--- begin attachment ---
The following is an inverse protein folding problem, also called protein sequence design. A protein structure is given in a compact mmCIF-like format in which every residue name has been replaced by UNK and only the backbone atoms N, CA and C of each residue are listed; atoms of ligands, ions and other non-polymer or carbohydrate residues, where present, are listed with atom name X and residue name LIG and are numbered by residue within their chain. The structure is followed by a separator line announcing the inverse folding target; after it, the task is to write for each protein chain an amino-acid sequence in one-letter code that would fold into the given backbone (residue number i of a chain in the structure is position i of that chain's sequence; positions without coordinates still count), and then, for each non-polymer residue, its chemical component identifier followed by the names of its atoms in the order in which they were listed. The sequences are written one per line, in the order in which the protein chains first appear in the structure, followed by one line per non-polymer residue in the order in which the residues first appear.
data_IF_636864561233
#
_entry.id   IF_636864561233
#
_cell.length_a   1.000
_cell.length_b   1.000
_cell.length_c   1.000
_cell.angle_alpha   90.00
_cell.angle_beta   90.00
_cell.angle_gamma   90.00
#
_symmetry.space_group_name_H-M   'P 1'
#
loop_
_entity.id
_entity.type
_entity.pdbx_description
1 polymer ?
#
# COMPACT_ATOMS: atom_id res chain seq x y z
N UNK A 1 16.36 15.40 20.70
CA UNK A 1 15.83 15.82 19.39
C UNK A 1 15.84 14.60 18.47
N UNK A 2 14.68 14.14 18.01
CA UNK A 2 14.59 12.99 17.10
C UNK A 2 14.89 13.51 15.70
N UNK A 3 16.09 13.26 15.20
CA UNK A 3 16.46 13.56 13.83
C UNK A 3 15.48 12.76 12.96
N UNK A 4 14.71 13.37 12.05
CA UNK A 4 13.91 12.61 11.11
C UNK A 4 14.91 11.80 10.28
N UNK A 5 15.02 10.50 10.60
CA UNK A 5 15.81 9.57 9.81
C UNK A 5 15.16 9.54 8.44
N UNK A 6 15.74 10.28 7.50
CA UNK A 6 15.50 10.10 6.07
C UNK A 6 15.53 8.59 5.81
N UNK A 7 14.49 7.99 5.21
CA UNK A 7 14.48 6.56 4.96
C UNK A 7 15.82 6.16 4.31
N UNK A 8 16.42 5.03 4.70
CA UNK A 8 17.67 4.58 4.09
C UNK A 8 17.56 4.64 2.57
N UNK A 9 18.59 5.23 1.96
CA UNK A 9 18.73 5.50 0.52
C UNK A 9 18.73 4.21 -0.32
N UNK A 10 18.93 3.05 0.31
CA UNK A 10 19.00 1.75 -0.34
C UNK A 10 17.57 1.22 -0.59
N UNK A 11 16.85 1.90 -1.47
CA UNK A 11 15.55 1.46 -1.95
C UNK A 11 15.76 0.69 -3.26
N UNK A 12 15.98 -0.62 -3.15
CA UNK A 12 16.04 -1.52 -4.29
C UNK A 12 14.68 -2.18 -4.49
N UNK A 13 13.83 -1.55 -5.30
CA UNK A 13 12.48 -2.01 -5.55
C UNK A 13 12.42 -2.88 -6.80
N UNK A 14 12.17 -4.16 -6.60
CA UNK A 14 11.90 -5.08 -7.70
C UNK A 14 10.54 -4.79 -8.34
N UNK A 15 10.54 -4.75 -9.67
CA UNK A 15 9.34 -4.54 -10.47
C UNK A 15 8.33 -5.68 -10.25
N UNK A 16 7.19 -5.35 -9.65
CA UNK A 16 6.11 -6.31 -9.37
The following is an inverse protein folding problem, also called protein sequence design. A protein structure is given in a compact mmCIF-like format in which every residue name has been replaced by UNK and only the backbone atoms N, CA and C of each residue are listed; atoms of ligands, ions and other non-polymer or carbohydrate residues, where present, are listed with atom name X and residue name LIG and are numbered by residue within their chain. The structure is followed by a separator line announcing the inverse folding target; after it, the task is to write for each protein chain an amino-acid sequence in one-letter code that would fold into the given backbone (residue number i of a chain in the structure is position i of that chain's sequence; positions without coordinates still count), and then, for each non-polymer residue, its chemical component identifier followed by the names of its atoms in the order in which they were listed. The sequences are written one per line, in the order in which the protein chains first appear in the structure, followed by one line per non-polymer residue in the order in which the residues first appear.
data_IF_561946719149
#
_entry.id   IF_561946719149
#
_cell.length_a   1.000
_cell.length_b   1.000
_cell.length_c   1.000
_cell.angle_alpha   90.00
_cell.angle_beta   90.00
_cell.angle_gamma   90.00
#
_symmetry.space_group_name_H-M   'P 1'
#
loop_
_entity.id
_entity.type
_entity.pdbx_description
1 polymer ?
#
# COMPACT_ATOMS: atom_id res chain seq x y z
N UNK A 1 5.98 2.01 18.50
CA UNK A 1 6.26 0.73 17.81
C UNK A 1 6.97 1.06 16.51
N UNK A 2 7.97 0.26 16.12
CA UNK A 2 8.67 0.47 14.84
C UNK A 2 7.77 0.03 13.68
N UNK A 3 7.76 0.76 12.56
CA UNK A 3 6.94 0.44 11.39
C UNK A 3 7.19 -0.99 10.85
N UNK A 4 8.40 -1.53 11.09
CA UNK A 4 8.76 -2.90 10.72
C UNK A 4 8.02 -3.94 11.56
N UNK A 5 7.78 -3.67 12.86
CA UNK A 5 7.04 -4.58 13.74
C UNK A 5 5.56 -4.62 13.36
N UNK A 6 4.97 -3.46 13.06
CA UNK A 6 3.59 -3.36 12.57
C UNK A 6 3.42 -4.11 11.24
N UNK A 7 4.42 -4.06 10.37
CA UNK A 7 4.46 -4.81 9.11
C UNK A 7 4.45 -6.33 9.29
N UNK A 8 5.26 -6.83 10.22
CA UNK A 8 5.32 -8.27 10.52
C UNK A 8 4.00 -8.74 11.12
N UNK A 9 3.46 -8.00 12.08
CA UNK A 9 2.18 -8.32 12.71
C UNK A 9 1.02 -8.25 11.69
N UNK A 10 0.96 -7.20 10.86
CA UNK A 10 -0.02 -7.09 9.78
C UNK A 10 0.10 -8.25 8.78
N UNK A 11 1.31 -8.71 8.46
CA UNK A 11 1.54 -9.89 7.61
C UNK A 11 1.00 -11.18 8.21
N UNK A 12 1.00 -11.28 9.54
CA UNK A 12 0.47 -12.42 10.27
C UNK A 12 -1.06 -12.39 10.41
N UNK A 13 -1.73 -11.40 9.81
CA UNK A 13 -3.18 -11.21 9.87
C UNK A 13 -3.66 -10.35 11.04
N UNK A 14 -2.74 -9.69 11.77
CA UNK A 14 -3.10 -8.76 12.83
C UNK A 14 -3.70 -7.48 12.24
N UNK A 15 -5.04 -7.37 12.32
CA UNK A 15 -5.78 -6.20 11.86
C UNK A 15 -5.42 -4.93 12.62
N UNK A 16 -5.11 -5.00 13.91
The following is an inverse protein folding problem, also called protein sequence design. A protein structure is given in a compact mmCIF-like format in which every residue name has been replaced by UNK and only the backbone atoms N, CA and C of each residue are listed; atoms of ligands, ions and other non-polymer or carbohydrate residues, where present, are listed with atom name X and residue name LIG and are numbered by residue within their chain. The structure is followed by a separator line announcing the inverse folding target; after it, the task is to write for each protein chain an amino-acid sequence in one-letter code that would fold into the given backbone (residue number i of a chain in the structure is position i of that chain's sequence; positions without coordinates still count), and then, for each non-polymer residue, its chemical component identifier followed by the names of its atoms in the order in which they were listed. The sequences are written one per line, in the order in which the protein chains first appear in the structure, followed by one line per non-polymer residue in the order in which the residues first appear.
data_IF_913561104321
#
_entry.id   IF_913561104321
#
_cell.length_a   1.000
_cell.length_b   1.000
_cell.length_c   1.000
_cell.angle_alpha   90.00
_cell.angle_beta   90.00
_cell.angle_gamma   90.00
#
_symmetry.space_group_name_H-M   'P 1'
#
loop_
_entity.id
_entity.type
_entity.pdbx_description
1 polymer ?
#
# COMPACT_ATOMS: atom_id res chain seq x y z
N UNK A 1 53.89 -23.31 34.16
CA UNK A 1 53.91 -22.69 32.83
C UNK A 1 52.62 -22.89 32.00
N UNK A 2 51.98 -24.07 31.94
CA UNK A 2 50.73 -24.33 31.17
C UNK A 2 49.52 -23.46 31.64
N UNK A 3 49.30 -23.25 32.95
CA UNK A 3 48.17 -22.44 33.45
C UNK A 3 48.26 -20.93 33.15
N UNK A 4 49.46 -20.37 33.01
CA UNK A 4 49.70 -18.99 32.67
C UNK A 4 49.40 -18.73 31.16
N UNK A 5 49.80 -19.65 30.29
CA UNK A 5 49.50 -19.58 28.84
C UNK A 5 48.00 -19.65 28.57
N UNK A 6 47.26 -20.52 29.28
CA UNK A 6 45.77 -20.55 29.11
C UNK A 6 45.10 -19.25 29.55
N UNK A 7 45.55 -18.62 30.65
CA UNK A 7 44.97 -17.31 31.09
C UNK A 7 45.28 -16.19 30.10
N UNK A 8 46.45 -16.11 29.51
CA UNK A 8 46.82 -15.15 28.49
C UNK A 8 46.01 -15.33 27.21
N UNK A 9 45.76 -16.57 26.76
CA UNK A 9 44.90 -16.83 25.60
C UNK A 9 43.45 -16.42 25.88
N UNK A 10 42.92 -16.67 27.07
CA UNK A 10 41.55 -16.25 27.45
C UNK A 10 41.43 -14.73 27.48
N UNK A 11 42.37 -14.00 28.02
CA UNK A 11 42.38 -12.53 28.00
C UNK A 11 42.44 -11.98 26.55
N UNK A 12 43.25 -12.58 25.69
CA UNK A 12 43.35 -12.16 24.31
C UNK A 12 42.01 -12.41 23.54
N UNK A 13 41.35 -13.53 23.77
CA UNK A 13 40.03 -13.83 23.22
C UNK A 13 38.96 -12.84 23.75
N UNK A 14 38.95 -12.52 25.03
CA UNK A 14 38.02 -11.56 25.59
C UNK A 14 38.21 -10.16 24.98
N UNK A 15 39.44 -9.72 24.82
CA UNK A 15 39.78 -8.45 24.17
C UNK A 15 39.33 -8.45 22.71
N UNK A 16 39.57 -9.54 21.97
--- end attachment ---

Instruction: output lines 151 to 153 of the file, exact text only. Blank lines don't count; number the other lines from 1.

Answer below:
_entity.id
_entity.type
_entity.pdbx_description